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Statewide protests call on CT legislators to boost child care support

Early childcare educators and parents rally on the New Haven Green on April 10, 2024, calling for more funding for the state’s early learning system. “To me, children are the future. And if we do not fix childcare, we are setting up our future for failure,” said Kristen Calderon (left), a teacher at the Friends Center for Children.
Ryan Caron King
/
Connecticut Public
Early childcare educators and parents rally on the New Haven Green on April 10, 2024, calling for more funding for the state’s early learning system. “To me, children are the future. And if we do not fix childcare, we are setting up our future for failure,” said Kristen Calderon (left), a teacher at the Friends Center for Children.

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Child care workers, families and children rallied around Connecticut Wednesday to demand that lawmakers approve more funding to buoy the sector.

The first of ten “Morning Without Child Care'' events was in downtown New Haven. The mood was cheery, yet serious, as child care workers, kids, and families bypassed their normal mornings to come together and ask the state for more child care investments.

Advocates called for more funds, both in the state budget, and long-term — including passage of a proposed bill that would invest millions into the sector.

“It's not easy to be here and ask for help. We shouldn't have to be here asking for help,” Rondraya Barron, a parent, and teacher at Friends Center for Children. “I'm living paycheck to paycheck anticipating the next pay day, and we need more money.”

Insufficient wages are part of the nationwide issue feeding into the child care crisis, according to the Center for American Progress. And while many care centers have the physical capacity to support more children, data from the United Way of Connecticut shows there aren’t enough workers in the state to safely meet demand.

The proposal passed out of committee with bipartisan support, and awaits further legislative action.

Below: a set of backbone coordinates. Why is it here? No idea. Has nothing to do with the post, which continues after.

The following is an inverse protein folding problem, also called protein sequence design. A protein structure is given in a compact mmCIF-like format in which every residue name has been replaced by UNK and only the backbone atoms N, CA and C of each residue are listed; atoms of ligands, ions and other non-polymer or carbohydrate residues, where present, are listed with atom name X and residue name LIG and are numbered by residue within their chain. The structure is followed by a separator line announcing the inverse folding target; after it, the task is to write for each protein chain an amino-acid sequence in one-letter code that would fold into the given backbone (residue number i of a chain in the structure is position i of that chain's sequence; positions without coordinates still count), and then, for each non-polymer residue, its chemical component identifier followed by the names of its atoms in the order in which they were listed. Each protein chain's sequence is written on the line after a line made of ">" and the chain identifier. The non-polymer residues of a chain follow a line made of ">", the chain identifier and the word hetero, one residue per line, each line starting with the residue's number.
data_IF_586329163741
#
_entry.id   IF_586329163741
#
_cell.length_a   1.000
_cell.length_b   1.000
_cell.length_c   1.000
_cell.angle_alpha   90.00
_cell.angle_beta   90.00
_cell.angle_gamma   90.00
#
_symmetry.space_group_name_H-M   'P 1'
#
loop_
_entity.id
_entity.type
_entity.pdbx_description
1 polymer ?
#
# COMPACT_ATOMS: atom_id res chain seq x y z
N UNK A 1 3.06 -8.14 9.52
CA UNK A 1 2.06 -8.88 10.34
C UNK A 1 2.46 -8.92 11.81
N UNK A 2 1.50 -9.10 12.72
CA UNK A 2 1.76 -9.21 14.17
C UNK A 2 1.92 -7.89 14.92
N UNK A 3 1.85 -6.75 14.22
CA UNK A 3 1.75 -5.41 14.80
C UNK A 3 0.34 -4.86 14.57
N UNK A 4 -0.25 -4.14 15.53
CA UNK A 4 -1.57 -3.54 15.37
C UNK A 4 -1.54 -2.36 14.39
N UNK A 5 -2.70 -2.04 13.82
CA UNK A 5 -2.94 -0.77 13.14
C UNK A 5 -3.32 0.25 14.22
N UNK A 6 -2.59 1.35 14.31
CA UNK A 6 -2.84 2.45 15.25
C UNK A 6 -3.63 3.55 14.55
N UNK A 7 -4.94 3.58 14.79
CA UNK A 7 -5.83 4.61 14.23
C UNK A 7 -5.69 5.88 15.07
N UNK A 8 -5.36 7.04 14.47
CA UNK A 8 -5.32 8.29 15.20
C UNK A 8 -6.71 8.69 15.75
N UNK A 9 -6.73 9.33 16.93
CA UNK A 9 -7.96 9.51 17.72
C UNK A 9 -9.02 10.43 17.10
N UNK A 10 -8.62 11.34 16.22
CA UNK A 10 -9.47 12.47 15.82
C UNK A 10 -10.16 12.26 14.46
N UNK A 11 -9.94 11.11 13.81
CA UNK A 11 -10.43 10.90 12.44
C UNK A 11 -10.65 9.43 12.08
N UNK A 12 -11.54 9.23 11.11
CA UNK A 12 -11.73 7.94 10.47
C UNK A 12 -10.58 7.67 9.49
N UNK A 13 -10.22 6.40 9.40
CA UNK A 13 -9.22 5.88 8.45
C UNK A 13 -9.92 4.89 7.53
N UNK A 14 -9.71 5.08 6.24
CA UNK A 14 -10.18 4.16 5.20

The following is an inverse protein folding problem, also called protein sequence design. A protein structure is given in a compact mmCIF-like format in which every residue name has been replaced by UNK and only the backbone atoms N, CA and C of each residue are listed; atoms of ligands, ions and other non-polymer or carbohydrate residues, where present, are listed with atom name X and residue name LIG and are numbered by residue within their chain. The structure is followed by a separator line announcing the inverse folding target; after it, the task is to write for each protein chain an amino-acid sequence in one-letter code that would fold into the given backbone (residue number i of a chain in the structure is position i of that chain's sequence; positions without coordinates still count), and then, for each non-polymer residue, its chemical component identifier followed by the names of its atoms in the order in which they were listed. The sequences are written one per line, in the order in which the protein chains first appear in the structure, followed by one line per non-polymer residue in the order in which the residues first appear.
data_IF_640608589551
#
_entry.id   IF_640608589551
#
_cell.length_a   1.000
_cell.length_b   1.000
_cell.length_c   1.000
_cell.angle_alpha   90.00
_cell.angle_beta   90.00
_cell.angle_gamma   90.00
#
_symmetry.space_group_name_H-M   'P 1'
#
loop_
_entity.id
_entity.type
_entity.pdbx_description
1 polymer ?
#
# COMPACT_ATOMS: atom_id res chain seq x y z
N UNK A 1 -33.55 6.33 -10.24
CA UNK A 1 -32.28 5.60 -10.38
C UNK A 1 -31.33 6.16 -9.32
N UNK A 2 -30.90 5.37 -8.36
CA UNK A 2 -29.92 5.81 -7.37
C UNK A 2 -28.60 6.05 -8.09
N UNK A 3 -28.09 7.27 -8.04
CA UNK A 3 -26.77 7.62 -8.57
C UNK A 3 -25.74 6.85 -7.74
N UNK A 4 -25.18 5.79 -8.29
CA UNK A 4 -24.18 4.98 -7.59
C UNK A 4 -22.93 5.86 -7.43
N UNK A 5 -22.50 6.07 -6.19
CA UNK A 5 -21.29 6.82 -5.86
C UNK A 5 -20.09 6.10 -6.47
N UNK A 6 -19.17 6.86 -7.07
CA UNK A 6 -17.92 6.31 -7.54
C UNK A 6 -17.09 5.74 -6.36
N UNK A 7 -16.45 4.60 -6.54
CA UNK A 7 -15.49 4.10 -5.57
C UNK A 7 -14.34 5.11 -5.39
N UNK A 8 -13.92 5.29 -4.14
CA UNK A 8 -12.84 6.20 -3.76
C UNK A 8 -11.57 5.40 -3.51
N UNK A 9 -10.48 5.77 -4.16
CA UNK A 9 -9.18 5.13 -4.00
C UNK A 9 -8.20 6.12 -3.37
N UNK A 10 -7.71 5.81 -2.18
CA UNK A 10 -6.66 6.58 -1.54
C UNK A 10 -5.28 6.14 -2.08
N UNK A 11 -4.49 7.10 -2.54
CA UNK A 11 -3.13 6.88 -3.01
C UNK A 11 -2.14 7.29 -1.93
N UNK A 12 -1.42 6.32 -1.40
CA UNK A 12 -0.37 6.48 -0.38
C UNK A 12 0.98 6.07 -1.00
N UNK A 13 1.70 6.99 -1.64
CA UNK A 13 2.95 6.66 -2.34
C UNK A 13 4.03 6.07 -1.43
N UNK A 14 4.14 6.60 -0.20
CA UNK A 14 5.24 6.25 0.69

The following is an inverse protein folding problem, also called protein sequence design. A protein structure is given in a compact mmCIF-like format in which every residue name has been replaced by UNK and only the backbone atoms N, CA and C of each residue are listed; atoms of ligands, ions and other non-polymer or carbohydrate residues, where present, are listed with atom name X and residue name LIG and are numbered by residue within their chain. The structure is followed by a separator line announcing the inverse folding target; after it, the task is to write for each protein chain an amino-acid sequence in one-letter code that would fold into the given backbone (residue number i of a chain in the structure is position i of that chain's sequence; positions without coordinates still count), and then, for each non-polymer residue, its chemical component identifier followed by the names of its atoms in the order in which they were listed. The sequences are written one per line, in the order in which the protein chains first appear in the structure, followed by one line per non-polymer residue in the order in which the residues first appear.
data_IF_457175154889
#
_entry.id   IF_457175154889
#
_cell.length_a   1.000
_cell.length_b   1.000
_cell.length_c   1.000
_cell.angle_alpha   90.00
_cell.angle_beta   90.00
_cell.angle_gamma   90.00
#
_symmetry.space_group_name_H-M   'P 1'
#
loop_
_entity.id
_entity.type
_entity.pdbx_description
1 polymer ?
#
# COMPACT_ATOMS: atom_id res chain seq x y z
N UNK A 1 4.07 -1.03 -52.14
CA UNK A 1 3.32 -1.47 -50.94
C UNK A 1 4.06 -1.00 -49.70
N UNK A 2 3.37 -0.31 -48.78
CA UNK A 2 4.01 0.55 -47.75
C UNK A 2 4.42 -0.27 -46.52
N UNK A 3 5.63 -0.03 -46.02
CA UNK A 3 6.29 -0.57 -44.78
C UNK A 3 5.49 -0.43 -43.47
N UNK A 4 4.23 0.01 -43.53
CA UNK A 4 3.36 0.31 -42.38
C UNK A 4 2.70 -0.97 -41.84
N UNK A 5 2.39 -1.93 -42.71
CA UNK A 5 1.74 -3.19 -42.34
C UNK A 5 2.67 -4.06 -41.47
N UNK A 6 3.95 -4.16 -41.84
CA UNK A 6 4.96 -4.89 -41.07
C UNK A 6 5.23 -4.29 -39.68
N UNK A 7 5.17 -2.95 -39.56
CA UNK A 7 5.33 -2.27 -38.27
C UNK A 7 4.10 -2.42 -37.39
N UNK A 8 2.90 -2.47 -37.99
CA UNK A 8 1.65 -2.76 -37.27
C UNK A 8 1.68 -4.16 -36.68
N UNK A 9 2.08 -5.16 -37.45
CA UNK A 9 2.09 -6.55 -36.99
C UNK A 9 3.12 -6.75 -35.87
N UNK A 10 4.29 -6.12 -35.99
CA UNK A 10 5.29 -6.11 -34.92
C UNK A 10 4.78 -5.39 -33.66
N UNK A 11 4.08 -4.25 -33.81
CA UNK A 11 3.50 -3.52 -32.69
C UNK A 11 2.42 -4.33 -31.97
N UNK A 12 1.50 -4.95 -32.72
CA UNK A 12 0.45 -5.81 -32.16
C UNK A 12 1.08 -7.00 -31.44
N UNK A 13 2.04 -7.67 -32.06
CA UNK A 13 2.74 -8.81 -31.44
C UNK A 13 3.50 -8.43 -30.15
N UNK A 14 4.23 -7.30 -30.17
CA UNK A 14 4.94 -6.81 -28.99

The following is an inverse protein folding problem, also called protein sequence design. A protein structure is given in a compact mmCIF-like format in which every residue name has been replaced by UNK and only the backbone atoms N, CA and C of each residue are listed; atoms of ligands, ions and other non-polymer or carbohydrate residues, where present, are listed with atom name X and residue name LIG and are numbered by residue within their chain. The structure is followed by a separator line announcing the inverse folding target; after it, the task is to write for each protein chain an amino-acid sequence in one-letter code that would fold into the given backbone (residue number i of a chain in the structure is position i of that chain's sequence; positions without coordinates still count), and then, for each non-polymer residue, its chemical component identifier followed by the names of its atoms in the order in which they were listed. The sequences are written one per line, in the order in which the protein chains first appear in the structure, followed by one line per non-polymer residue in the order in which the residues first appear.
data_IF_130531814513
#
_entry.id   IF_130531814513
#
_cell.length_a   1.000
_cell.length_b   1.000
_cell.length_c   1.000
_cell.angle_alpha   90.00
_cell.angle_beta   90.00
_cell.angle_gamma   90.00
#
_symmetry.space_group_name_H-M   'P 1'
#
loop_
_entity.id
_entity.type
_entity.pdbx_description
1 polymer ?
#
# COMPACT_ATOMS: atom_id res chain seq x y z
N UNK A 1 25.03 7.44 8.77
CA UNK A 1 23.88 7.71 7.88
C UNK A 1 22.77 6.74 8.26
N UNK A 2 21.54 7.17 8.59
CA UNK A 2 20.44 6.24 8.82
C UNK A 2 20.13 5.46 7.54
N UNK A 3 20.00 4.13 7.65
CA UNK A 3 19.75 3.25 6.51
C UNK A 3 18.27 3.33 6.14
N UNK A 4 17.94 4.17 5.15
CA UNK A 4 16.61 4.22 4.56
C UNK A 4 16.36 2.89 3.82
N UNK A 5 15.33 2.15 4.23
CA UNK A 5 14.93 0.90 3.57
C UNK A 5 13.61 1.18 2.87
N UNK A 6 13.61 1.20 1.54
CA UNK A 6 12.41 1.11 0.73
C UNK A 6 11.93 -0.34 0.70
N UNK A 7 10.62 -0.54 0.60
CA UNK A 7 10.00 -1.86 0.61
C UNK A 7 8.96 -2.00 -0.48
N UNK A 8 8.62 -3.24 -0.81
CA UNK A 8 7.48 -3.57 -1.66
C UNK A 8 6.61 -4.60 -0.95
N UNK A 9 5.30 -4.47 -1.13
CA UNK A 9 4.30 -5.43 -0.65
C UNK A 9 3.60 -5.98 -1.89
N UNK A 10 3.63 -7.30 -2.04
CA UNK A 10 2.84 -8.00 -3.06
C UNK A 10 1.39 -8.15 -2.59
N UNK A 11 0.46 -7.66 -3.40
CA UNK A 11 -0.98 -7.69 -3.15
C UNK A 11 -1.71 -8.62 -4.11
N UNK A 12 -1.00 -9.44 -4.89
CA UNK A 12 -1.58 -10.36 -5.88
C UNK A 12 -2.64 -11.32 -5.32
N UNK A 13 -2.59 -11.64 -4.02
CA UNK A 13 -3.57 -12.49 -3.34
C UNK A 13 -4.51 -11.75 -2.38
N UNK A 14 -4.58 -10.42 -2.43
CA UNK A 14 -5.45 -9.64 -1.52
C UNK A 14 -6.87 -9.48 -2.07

Early childcare educators and parents rally on the New Haven Green to advocate for more funding for the state’s early learning system on April 10, 2024. “As a coalition, we’re demanding for more. We need politicians and elected officials to understand that more doesn’t mean a band-aid of $43 million a year, more means looking at long-term investments of $1 billion plus,” said Eva Bermúdez Zimmerman, coalition director for Childcare for Connecticut’s Future, who spoke to the crowd at the rally.
Ryan Caron King
/
Connecticut Public
Early childcare educators and parents rally on the New Haven Green to advocate for more funding for the state’s early learning system on April 10, 2024. “As a coalition, we’re demanding for more. We need politicians and elected officials to understand that more doesn’t mean a band-aid of $43 million a year, more means looking at long-term investments of $1 billion plus,” said Eva Bermúdez Zimmerman, coalition director for Childcare for Connecticut’s Future, who spoke to the crowd at the rally.

A spokesperson for Gov. Ned Lamont said the administration is “strongly supportive of expanding Connecticut’s early childhood education system” and that the governor is encouraging the legislature to approve the $43.3 million increase for early childhood education outlined in this year’s budget proposal.

“We are concerned that as structured, this spending would be taken off budget, and not subjected to the scrutiny and review of the regular appropriations process, thereby circumventing the fiscal guardrails which were renewed by the legislature last year,” Beth Bye, commissioner of the Office of Early Childhood, wrote in public testimony.

Eva Bermúdez Zimmerman, coalition director for Child Care for Connecticut’s Future, said approval of the bill would be a step towards fully funding the childcare system.

“Child care is in crisis. We need a long term plan, rather than floating around that money year after year after year,” Bermúdez Zimmerman said.

Democratic House Speaker Matt Ritter voiced support for the bill at a press conference on March 28. Ritter said solving Connecticut's child care problems won’t happen "in one year or one session,” but that bills like this help start those conversations.

Wednesday’s day of action wasn’t just in New Haven – rallies were heldin 10 different areas of Connecticut, with over a thousand people signed up to participate, organizers said.

“Us educators have to do it all. We are administrators, social workers, confidantes and we are some second parents to most children,” said Rondraya Barron with Friends Center for Children. “The investment we put into child care as educators is priceless.”

As Connecticut Public's state government reporter, Michayla focuses on how policy decisions directly impact the state’s communities and livelihoods. She has been with Connecticut Public since February 2022, and before that was a producer and host for audio news outlets around New York state. When not on deadline, Michayla is probably outside with her rescue dog, Elphie. Thoughts? Jokes? Tips? Email msavitt@ctpublic.org.
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